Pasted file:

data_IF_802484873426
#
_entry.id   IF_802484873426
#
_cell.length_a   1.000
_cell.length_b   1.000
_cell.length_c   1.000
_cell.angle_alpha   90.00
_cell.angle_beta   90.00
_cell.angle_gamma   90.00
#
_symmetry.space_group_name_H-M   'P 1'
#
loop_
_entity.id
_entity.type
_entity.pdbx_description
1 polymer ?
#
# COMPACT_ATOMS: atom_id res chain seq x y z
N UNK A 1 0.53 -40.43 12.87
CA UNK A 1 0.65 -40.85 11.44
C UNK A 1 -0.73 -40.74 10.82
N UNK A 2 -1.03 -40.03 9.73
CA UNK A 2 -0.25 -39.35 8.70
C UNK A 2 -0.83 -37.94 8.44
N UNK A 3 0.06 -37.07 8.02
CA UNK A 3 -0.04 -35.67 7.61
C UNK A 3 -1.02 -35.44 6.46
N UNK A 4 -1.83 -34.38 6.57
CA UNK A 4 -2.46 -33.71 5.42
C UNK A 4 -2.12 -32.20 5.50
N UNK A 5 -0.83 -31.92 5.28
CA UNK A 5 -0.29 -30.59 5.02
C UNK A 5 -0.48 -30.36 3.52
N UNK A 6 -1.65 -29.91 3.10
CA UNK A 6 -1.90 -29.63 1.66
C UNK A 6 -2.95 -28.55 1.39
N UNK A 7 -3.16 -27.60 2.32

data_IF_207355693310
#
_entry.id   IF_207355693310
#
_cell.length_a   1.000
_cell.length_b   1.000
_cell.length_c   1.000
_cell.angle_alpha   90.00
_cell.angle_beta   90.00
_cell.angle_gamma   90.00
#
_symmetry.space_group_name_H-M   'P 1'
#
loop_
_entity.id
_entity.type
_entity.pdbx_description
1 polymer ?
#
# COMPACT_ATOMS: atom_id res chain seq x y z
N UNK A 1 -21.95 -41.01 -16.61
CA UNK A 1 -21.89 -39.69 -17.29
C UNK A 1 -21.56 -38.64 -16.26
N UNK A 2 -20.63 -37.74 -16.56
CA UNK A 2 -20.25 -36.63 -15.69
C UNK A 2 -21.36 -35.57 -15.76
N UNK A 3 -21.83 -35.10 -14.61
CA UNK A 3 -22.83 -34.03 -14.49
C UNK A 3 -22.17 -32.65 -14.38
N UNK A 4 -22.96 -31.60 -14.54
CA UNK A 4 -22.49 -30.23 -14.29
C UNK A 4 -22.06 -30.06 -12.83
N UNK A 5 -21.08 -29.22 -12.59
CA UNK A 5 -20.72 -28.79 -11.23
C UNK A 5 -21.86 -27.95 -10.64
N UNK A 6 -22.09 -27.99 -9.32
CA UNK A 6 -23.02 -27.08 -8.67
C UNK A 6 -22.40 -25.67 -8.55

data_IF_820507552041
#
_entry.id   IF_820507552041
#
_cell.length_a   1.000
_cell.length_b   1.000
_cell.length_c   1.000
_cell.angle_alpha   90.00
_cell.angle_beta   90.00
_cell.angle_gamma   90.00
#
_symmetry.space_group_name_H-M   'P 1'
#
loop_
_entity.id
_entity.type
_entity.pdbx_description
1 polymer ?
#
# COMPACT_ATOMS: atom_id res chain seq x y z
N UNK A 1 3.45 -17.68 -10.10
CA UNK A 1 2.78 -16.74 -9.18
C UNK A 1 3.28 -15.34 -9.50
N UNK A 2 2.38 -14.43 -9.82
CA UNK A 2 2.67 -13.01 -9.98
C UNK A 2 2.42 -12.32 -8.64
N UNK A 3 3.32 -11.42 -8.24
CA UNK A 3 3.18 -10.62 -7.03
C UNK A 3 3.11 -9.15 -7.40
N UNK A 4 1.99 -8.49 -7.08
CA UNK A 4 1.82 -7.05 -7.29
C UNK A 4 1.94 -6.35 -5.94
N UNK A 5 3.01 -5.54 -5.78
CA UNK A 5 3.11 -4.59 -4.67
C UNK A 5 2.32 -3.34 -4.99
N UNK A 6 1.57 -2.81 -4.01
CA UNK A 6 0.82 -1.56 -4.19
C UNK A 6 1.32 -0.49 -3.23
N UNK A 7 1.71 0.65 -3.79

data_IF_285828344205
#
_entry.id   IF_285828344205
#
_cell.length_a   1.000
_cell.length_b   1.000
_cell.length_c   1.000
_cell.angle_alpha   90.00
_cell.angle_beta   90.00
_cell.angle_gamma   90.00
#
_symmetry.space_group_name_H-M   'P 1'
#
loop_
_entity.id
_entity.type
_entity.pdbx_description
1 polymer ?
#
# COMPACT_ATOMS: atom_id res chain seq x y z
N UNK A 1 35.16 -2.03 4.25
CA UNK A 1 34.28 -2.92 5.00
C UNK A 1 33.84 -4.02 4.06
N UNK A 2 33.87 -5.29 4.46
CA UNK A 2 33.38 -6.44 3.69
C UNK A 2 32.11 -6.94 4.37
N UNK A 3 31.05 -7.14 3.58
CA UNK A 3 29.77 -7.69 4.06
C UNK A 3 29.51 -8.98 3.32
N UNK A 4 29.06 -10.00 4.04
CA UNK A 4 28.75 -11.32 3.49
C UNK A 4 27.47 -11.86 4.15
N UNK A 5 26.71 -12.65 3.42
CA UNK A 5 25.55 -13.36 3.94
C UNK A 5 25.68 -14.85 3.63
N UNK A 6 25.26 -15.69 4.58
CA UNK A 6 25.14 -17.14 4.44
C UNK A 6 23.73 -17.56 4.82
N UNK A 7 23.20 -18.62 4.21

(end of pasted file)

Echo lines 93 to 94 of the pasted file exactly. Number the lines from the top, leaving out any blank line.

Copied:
_entity.type
_entity.pdbx_description